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Old 10-16-2016, 09:29 PM   #2301
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Sadly, they already have that power. I've looked into the idea of commercially exploiting my brewing experience and it's pretty much a non-starter.

Distribution is pretty much divided into three tiers- brewers, distributors and retailers. A brewer can't retail bottles of beer, they have to sell to distributors who then sell to retailers. You can't just rack your belgian quad into bottles and start selling them out of the back of your pickup, even though it would be a great idea (just illegal). So you go to sell to a distributor and the problem is that a huge portion of the distributors have agreements that restrict them to only distributing product from ab/inbev owned breweries (the rest have agreements with SABMiller and will sometimes do business with you if you're big enough and have an amazing enough product, maybe). So basically you can't sell bottles unless you're huge, which means going the brewery/bar route.

Which means renting a space, building a brewery and then applying for federal and state licenses... Which means waiting 6 months (hahah yeah right) to 2 years for your permits to be approved before you can make your first batch of beer that can be sold to the public. And to actually be profitable, you're going to need to be brewing in (MINIMUM) 250 gallon batches. That equipment isn't cheap. So basically a huge capital outlay plus a few years of rent and then MAYBE you can compete with the other 30 craft brew places in your city.

I originally thought I could go from 10 gallon (standard homebrew size) to 55 gallon (a sort of nano-brewery size) to a 7 barrel system and slowly making more and more sales before even thinking about going full commercial. But you pretty much have to go in ***** deep from the start or you're breaking the law.

It's really sad because homebrewing is the greatest and the cheapest way of having an awesome beer (I just finished aging my belgian christmas stout, which is basically an oak aged belgian quad combined with the grain bill of a stout) but if you want to become the slightest bit commercial, it suddenly becomes the most expensive and painful thing in the world.

Considering the current lay of the land, I'm actually confused as to what sort of buttfuckery ab/inbev has planned for the community.
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Old 10-16-2016, 09:36 PM   #2302
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Btw, it took three tries, but I finally made a drinkable belgian imperial stout. First try was too roasty (I went berserk on the various roast malts). Second try was too boozy/winey (but over 12% abv). Third try is smooth and balanced- a bit roasty, a bit spicey (belgian yeast character) a bit plummy, a bit malty, a bit warm from alcohol... and to this I have added oak aging. It's over 11 percent alcohol but it's completely smooth and drinkable with tons of complexity.
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Old 10-16-2016, 09:37 PM   #2303
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Btw, it took three tries, but I finally made a drinkable belgian imperial stout. First try was too roasty (I went berserk on the various roast malts). Second try was too boozy/winey (but over 12% abv). Third try is smooth and balanced- a bit roasty, a bit spicey (belgian yeast character) a bit plummy, a bit malty, a bit warm from alcohol... and to this I have added oak aging. It's over 11 percent alcohol but it's completely smooth and drinkable with tons of complexity.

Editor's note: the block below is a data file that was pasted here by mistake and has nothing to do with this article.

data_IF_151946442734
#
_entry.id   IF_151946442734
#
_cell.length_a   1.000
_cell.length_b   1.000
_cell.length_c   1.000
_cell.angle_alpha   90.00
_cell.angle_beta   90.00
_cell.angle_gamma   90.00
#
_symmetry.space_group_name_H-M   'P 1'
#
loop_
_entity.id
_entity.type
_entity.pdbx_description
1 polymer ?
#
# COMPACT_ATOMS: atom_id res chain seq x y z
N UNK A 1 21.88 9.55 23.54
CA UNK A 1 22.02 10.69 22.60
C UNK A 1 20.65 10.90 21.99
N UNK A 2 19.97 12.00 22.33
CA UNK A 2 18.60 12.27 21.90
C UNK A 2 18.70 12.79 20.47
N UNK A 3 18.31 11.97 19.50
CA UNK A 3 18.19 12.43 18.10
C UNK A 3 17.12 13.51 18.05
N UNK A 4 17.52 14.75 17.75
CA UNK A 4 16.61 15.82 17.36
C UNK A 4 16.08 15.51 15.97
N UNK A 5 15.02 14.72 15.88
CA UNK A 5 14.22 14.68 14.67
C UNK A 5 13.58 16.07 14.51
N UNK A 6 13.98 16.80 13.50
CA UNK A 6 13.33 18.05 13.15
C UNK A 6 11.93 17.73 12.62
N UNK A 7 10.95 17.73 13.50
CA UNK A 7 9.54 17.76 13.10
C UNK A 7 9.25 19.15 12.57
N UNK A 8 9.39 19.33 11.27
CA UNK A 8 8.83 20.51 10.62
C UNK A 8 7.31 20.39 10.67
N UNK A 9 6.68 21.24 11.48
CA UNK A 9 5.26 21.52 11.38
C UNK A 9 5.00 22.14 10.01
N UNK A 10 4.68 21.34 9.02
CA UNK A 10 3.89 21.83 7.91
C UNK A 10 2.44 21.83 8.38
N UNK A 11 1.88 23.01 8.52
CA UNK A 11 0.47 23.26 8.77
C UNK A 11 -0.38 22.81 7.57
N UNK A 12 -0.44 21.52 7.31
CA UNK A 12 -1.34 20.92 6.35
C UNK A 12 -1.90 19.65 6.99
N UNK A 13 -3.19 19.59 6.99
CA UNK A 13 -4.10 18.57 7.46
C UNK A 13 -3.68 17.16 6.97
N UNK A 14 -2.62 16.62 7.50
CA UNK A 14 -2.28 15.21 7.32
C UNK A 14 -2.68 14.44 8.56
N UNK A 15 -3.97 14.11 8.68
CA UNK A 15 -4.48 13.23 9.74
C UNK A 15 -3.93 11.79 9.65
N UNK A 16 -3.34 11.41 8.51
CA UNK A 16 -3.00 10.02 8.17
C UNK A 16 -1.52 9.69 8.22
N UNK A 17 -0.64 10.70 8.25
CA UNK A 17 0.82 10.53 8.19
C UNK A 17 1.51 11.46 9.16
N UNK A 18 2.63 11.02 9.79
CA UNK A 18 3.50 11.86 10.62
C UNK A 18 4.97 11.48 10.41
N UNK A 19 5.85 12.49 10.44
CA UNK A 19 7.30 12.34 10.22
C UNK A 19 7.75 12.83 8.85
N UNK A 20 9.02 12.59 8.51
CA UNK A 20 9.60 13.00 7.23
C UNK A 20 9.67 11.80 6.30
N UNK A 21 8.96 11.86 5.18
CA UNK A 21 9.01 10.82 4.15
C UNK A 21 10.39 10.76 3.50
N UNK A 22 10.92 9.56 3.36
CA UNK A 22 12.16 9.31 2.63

Reading this just made me thirsty.
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Old 10-16-2016, 10:26 PM   #2304
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My biggest fear is that with their distribution control they can basically pick and choose who will be able to distribute and who will die on the vine.
Meh. As AlwaysBroken said, they've had that power forever, but craft beer has still continued to make headway. The only way they make their craft purchases worthwhile is by allowing them to retain their independence while improving efficiency by providing capital for growth and then providing the distribution to move the increase in production volume. It is the real-world manifestation of "if you can't beat them, join them".

They see the writing on the wall. Craft beer is here to stay, and the best way to get in on that trend is to buy their way in. The best way to make the most of those investments is to provide the independent breweries with capital and distribution, the two hardest things to come across (as AlwaysBroken said). I'm just not worried. If they screw it up, oh well - a hundred more small craft breweries brewing awesome beer on tiny systems will be there to fill their shoes.

Read this. Companies like ABInBev that supposedly don't care about quality tend not to spend $250k on a QA/QC labs for their craft brewery arms. http://brewpublic.com/beer-news/10-b...-to-a-b-inbev/

Last edited by Savington; 10-16-2016 at 10:37 PM.
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Old 10-17-2016, 03:11 AM   #2305
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Boneyard RPM IPA.

6.8 %

Grapefruit front hit

glorious hop finish

I can't have just one. It's in my kegerator. It's so good. My favorite beer. Well, tied with Bridgeport IPA. Which, at this point, is old school. 5%, 35 IBU's. Both of these beers exemplify what I like. it's easy to toss hops into the boil and increase the IBU's. It's much more difficult to make a beer that's got a bitterness balanced to the malt with a big hop finish. The finish hop flavor, you see, boils off quickly. Different aromatics. They don't contribute to the IBU's or anything else measured objectively but they contribute mightily to the finished beer.

So at this point Bridgepoint IPA is hardly an IPA, by Portland standards, at 35 IBU's. But is is a strong structurally sound tasty beer. Good start, good finish. And at 5%, you can have a couple more than the Boneyard and not feel verklempt the next day. You can still feel verklempt the next day, but it takes more of them.
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Old 10-17-2016, 03:23 AM   #2306
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I never gave my New Zealand Beer Summary.

Here goes.

First, avoid TUI. Anything by TUI = trash. Do not drink. My first beer experience in New Zealand was buying a 12pack of TUI East India Pale Ale. "Right, ok, it's an IPA at least. Never heard of an East IPA, but what the hell, I'm in the Southern Hemisphere."